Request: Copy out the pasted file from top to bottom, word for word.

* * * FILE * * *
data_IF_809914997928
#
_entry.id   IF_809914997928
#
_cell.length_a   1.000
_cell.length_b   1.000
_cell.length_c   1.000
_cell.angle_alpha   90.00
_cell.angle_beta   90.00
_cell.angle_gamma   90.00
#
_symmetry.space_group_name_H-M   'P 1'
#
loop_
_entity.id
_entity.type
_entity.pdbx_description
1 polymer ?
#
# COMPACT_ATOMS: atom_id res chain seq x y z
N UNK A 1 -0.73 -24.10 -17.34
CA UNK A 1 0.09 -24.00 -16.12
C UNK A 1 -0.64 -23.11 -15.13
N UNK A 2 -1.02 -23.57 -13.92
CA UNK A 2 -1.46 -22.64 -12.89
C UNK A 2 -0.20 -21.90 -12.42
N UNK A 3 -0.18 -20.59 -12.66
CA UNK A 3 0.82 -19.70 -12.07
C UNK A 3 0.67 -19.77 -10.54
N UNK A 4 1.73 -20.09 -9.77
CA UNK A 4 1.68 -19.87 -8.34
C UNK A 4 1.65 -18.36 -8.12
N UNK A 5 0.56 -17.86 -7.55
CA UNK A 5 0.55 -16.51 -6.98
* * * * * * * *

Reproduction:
data_IF_809914997928
#
_entry.id   IF_809914997928
#
_cell.length_a   1.000
_cell.length_b   1.000
_cell.length_c   1.000
_cell.angle_alpha   90.00
_cell.angle_beta   90.00
_cell.angle_gamma   90.00
#
_symmetry.space_group_name_H-M   'P 1'
#
loop_
_entity.id
_entity.type
_entity.pdbx_description
1 polymer ?
#
# COMPACT_ATOMS: atom_id res chain seq x y z
N UNK A 1 -0.73 -24.10 -17.34
CA UNK A 1 0.09 -24.00 -16.12
C UNK A 1 -0.64 -23.11 -15.13
N UNK A 2 -1.02 -23.57 -13.92
CA UNK A 2 -1.46 -22.64 -12.89
C UNK A 2 -0.20 -21.90 -12.42
N UNK A 3 -0.18 -20.59 -12.66
CA UNK A 3 0.82 -19.70 -12.07
C UNK A 3 0.67 -19.77 -10.54
N UNK A 4 1.73 -20.09 -9.77
CA UNK A 4 1.68 -19.87 -8.34
C UNK A 4 1.65 -18.36 -8.12
N UNK A 5 0.56 -17.86 -7.55
CA UNK A 5 0.55 -16.51 -6.98